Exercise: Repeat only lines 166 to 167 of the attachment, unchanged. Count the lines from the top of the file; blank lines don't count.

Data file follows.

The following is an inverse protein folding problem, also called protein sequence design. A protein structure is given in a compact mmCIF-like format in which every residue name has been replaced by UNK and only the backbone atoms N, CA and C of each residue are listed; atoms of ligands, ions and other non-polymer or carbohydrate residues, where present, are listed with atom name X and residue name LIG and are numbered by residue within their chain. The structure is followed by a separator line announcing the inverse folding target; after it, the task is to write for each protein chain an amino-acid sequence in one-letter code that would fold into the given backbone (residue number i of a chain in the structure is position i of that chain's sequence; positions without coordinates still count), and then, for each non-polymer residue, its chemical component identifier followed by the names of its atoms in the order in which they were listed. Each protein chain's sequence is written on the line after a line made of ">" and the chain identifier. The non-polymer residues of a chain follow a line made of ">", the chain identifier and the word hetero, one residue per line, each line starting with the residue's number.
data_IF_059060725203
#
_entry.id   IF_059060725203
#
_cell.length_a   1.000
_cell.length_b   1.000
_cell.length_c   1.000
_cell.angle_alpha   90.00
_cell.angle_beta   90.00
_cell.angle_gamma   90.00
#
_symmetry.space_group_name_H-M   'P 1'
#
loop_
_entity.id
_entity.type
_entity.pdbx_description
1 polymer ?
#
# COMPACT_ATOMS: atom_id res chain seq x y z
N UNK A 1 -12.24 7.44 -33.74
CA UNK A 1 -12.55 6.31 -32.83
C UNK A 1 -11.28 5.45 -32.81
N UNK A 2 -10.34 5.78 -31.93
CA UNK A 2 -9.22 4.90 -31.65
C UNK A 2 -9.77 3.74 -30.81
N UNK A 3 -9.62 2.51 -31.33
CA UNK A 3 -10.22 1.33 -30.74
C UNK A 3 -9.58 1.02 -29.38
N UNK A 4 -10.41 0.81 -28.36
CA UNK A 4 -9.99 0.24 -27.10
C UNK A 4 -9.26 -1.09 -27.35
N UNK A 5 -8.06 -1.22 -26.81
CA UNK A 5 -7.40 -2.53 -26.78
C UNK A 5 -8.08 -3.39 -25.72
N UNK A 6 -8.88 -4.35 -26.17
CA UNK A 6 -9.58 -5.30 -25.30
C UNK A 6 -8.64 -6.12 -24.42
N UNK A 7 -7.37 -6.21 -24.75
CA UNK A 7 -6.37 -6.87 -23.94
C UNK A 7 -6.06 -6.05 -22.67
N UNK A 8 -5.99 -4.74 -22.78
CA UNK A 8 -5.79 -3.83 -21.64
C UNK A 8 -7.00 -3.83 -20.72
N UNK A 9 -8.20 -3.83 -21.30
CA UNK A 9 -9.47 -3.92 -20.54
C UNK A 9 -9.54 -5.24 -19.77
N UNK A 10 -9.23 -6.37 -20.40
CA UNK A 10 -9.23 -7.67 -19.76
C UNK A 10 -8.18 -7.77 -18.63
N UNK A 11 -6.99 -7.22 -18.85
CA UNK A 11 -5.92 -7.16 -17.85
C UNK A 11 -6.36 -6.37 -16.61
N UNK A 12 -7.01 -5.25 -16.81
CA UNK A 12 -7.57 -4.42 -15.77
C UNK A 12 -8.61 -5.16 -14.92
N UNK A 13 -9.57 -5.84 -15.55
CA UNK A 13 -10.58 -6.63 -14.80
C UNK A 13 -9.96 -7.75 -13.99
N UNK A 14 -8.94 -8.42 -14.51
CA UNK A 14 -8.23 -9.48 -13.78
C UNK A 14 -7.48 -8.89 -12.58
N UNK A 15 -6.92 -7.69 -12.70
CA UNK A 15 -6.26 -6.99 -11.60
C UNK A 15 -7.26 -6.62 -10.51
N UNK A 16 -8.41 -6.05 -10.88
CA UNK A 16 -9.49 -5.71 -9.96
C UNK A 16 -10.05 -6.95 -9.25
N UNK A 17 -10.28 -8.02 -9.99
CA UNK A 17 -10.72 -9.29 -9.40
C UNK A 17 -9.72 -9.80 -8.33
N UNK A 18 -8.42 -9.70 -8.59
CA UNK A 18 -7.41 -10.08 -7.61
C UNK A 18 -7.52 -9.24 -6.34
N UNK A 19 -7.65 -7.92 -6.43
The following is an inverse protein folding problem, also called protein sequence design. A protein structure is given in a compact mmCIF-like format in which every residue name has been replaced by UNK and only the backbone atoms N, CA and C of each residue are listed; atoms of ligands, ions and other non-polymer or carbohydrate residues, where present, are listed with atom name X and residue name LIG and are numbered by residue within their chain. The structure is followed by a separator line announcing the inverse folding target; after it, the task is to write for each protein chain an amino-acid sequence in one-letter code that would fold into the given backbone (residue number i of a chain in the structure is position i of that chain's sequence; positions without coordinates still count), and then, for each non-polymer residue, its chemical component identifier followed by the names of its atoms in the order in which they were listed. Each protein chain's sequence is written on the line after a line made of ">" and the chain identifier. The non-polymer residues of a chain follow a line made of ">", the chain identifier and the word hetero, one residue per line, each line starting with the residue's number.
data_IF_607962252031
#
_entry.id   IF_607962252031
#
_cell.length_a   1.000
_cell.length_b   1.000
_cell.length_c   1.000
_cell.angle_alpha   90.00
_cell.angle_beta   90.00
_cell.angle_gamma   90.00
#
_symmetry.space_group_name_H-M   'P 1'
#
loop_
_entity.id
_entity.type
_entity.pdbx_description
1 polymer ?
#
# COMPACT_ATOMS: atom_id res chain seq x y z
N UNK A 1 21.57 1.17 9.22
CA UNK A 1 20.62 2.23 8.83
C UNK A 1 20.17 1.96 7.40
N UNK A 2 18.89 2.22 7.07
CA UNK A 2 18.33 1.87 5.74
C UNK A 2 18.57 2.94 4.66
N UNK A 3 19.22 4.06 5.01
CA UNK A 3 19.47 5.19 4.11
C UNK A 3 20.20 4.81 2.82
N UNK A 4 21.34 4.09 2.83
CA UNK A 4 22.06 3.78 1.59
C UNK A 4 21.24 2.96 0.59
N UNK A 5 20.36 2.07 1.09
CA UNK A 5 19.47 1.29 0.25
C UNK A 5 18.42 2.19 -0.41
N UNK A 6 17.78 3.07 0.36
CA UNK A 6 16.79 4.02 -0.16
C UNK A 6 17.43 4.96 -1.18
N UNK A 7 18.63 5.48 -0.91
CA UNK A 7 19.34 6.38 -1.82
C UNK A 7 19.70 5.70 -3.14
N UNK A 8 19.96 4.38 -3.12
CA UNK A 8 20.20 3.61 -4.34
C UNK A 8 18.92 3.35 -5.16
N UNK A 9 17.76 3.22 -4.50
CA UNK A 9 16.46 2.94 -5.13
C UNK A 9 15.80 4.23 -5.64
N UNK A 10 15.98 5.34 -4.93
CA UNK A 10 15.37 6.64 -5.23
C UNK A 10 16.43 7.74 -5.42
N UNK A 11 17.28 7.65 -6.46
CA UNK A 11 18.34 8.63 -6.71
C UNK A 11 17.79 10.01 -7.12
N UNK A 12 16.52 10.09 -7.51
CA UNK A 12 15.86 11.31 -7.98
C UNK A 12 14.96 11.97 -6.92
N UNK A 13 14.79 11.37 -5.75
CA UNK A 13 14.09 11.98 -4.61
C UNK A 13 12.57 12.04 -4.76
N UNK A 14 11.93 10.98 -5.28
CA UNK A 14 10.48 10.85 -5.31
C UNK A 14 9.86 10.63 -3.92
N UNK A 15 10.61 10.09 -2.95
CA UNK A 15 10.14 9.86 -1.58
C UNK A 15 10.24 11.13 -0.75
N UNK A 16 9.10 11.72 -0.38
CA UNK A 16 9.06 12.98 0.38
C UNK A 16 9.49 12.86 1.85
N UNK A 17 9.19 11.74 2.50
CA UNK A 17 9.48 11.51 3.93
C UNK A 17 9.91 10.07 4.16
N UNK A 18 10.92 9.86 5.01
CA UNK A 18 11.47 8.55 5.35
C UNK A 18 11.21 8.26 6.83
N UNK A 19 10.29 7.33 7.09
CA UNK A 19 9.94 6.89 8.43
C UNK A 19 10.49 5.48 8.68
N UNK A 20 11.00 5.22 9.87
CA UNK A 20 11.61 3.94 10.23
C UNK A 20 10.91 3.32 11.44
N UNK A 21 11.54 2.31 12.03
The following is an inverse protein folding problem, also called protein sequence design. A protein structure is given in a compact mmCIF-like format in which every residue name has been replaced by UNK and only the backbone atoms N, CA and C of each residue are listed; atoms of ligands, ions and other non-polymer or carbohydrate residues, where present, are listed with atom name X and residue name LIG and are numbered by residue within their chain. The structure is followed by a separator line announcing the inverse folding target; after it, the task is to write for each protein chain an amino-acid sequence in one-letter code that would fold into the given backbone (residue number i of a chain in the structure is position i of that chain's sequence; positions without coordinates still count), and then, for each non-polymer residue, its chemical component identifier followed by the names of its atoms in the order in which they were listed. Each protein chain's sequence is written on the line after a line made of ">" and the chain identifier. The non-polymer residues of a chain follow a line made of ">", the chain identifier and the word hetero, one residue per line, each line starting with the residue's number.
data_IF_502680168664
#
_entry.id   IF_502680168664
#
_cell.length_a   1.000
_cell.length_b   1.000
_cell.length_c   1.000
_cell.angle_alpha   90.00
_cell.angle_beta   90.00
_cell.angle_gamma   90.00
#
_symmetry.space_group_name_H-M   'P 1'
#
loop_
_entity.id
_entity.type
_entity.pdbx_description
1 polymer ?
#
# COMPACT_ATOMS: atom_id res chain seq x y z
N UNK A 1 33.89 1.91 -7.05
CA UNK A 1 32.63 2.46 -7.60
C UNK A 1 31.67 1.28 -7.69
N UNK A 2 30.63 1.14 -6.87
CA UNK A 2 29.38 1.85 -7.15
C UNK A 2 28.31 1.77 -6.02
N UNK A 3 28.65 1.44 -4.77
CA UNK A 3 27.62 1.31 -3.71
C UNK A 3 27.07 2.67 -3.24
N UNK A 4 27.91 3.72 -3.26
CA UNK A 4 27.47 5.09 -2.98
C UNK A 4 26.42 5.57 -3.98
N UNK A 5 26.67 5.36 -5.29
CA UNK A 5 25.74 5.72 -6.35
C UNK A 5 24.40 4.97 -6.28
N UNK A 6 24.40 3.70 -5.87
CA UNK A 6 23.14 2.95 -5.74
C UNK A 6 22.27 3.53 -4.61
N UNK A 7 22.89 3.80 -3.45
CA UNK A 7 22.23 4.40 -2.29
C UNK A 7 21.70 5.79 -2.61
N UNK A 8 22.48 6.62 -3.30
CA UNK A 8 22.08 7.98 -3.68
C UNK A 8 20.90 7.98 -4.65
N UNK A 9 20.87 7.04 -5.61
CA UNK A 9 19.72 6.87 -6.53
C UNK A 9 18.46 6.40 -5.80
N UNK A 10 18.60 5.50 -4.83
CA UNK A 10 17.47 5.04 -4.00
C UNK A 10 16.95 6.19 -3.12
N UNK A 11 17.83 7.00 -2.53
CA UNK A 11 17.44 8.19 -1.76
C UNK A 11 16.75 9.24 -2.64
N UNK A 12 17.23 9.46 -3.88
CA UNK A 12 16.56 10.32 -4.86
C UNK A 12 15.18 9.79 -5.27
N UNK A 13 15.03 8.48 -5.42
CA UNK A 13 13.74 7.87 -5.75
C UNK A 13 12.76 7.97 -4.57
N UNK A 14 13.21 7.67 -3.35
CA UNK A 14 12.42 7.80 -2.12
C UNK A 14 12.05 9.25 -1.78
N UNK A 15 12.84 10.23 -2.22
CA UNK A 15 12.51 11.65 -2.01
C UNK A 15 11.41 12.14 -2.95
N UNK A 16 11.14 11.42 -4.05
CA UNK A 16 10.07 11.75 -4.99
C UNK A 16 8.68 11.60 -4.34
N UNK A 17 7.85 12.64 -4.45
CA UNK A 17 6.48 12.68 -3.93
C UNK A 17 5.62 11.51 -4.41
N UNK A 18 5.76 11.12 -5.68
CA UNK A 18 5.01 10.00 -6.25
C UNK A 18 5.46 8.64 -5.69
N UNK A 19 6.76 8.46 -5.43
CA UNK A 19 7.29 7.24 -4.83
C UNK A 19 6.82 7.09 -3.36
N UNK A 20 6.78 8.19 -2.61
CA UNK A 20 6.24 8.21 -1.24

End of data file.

_cell.length_c   1.000
_cell.angle_alpha   90.00